They arrived at their historical territory, the area of the confluence of the Arkansas and Mississippi rivers, at minimum by the mid-17th century. The timing of the Quapaw migration into their ancestral territory in the historical period has been the subject of considerable debate by scholars of various fields, it is referred to as the "Quapaw Paradox" by academics. Many professional archaeologists have introduced numerous migration scenarios and time frames, but none has conclusive evidence. Glottochronological studies suggest the Quapaw separated from the other Dhegihan-speaking peoples ranging between AD 950 to as late as AD 1513; the Illinois and other Algonquian-speaking peoples to the northeast referred to them as the Akansea or Akansa, meaning "land of the downriver people". As French explorers Jacques Marquette and Louis Jolliet met the Illinois before they did the Quapaw, they adopted this exonym for the more westerly people. English-speaking settlers who ar
Fort Duncan was a United States Army base, set up to protect the first U. S. settlement on the Rio Grande near the current town of Eagle Pass, Texas. A line of seven army posts were established in 1848–49 after the Mexican War to protect the settlers of West Texas and included Fort Worth, Fort Graham, Fort Gates, Fort Croghan, Fort Martin Scott, Fort Lincoln and Fort Duncan. Fort Duncan was established on March 27, 1849, when Captain Sidney Burbank occupied the site with companies A, B, F of the First United States Infantry. On November 14, 1849, the post was named Fort Duncan, after Col. James Duncan, a hero of the Mexican–American War; the post consisted of a storehouse, two magazines, four officers' quarters, a stone hospital, in addition to quarters for enlisted men. Construction was done half by half by hired workers. There was ample stone but no timber for building, the men suffered from exposure. Company C, 1st Regiment of Artillery, asked permission to construct quarters at its own expense.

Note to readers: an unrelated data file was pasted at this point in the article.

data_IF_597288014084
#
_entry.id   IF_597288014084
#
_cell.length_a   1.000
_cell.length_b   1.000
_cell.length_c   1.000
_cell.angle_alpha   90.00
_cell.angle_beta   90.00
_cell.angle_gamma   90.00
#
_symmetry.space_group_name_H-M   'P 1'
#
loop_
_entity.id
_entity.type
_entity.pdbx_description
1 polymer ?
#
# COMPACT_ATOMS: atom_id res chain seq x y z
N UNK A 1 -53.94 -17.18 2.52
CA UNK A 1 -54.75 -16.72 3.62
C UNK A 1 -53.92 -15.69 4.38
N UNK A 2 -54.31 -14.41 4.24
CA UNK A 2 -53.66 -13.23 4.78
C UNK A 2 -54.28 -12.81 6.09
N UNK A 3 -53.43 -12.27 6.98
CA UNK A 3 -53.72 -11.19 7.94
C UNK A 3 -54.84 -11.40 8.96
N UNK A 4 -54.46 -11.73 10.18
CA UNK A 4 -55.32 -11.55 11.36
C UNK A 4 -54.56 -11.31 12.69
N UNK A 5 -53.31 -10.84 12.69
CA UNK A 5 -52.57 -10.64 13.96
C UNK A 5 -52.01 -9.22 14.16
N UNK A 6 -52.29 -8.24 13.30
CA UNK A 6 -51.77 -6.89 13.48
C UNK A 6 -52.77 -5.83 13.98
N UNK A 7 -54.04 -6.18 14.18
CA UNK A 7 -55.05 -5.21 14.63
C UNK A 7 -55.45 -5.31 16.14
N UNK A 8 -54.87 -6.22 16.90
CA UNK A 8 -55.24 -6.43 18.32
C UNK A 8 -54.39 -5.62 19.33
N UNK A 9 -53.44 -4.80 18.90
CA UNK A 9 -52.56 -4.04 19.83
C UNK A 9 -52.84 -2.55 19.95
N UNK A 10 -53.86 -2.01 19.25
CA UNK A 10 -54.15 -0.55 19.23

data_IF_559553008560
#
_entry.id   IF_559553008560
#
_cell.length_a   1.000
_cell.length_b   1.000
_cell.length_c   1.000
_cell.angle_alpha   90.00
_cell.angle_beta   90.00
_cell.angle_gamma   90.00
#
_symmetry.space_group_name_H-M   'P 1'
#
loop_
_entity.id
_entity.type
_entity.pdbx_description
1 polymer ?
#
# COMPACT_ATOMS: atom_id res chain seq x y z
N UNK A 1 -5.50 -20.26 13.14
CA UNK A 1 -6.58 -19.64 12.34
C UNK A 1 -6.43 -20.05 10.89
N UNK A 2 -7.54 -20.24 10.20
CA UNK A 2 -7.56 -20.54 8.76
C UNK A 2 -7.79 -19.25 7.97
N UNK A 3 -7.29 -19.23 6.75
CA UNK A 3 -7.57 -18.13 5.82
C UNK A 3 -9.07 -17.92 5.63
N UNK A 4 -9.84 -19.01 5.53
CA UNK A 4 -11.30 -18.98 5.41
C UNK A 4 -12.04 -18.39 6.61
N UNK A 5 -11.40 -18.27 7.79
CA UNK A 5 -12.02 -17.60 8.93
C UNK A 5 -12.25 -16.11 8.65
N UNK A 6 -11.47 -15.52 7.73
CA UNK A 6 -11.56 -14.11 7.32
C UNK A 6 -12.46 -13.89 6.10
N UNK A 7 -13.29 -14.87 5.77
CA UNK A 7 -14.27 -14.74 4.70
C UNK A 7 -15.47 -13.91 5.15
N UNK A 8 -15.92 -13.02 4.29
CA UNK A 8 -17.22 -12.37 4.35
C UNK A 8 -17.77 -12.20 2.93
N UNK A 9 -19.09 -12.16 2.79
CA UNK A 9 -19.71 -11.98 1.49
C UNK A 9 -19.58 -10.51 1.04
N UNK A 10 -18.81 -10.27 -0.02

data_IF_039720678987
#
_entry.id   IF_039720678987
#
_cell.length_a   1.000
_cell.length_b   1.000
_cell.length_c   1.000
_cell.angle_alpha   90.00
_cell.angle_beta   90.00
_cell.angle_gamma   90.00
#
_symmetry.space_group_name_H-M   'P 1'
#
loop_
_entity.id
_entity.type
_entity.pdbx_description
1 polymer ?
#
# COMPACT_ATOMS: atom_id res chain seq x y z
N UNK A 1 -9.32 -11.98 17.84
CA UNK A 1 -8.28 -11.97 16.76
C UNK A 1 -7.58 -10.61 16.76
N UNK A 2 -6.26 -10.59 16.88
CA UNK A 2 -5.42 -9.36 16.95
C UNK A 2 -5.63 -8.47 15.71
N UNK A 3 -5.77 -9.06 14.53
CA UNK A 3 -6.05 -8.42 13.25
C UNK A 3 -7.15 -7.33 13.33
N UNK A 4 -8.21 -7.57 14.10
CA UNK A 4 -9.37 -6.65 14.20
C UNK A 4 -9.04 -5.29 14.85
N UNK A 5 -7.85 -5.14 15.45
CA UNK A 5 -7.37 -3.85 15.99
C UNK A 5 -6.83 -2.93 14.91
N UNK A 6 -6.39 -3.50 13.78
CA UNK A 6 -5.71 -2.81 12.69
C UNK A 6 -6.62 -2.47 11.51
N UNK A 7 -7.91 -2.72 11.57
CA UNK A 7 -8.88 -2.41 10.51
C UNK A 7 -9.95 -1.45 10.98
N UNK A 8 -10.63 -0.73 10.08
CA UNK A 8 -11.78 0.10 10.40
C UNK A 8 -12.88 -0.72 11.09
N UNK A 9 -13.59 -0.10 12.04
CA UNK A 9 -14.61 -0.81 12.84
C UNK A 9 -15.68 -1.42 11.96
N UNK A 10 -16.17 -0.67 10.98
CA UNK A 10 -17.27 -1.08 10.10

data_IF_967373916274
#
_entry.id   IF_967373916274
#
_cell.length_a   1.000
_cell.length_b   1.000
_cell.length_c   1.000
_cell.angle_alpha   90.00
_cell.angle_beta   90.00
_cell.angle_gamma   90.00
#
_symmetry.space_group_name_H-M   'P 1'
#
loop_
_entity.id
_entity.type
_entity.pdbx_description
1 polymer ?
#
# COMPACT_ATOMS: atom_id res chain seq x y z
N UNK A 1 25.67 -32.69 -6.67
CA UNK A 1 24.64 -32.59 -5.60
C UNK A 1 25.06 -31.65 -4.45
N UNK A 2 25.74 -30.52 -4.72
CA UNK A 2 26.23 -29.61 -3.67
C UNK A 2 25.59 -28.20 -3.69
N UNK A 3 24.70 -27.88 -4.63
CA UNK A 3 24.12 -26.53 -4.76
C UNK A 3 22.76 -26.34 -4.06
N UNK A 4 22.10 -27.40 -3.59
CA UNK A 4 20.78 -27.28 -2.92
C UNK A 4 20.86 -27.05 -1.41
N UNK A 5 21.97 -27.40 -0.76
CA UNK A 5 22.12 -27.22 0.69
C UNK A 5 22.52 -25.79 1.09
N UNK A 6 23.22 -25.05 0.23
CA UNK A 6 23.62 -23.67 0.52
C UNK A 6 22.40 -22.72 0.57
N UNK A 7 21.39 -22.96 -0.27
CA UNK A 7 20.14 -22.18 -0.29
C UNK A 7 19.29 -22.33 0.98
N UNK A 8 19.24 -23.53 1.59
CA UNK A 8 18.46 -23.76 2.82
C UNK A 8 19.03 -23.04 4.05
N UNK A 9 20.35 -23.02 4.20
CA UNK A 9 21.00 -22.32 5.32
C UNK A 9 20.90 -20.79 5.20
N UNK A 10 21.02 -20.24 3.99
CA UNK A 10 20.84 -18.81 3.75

During the 1850s, Fort Duncan provided merchants and traders protection from border frontier outlaws and Native Americans. The fort served as a post for scouting Native Americans. In 1854, Lt.s Philip Sheridan, Zenas Bliss, Richard W. Johnson and Assistant Surgeon Albert J. Myer were stationed here, the Lieutenants after graduating from West Point. Fort Duncan became involved in an invasion of Mexico on 2 October 1855, when Texas Ranger Captain James H. Callahan led an effort to capture "runaway slaves", but confronted by Mexican regular troops and the ex-slaves, Callahan retreated to Piedras Negras, which caught fire, threatening his force with annihilation until Capt. Burbank covered Callahan's retreat across the Rio Grande with Fort Duncan artillery. Secretary of War John B. Floyd ordered the post abandoned in May 1859, but Lt. Col. Robert E. Lee ordered the fort reoccupied in March 1860 during the Cortina Troubles; the fort at this time consisted of "25 buildings... nearly all are stone and adobe with thatched roofs."General David E. Twiggs ordered the fort evacuated on 21 February 1861, just before the outbreak of the American Civil War.